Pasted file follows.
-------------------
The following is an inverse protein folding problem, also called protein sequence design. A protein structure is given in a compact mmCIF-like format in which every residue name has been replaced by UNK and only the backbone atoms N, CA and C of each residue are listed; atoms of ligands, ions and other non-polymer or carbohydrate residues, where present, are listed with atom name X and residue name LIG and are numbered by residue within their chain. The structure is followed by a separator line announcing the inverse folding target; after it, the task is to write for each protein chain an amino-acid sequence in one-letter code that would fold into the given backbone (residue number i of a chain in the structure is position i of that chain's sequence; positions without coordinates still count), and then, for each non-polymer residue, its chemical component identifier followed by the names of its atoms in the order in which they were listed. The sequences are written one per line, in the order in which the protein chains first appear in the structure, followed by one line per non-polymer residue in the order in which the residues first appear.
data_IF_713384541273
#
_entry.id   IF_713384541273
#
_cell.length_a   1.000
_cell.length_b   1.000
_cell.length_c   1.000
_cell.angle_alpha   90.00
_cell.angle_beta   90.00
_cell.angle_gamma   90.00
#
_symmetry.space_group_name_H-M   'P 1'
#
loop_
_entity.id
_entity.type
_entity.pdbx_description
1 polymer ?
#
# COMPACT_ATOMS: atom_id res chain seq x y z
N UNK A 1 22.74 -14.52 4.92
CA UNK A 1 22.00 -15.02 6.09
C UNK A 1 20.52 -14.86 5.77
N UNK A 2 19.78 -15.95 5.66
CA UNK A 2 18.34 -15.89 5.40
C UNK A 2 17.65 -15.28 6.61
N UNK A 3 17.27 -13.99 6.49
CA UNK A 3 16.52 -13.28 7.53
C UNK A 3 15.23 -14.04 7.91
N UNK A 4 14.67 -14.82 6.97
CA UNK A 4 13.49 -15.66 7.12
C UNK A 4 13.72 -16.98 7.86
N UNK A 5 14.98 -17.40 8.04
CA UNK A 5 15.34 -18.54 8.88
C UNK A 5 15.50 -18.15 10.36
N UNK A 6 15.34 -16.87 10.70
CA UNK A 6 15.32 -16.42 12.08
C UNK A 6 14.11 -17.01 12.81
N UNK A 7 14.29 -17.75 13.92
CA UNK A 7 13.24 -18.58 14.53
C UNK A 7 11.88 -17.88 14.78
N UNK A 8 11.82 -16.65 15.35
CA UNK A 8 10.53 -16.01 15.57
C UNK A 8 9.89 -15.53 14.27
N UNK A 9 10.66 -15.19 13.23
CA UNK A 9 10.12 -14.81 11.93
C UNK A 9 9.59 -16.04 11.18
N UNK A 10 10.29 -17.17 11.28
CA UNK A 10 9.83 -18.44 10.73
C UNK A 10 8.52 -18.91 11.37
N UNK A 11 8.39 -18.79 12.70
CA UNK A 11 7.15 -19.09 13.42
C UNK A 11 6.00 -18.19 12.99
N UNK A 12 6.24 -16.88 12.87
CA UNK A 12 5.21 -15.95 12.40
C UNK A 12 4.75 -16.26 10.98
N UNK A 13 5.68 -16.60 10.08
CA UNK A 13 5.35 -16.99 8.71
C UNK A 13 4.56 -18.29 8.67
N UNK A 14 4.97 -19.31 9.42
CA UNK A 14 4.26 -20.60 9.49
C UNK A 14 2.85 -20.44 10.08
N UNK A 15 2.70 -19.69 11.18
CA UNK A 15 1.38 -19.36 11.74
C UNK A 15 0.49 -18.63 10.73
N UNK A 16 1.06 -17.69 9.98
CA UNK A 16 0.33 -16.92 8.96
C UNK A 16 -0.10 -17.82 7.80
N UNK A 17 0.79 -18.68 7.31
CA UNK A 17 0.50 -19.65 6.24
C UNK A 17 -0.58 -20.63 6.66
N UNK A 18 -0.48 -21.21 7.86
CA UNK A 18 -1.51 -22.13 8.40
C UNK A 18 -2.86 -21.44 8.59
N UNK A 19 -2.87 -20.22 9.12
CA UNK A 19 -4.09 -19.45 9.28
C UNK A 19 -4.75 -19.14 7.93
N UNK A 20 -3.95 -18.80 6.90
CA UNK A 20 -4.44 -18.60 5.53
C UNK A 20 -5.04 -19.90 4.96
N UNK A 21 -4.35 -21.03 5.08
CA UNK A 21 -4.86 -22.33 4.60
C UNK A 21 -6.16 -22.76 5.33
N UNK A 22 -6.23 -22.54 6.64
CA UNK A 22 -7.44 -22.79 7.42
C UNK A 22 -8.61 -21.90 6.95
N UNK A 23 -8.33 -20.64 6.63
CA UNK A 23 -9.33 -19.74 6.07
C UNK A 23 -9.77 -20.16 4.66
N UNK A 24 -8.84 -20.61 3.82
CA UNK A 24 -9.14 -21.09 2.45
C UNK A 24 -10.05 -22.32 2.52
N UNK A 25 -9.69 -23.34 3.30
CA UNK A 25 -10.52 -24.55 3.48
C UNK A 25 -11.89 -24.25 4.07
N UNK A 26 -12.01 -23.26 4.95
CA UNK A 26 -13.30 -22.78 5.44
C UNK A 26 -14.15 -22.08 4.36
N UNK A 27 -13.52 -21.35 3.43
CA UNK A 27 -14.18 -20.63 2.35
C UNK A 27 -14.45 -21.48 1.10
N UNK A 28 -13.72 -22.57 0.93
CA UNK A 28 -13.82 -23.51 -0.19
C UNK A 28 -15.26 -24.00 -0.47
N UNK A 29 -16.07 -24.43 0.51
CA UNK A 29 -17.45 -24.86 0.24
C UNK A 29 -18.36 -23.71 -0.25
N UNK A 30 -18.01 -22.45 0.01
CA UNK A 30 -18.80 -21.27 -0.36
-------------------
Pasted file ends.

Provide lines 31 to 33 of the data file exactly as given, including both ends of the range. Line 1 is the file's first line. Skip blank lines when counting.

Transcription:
N UNK A 4 14.67 -14.82 6.97
CA UNK A 4 13.49 -15.66 7.12
C UNK A 4 13.72 -16.98 7.86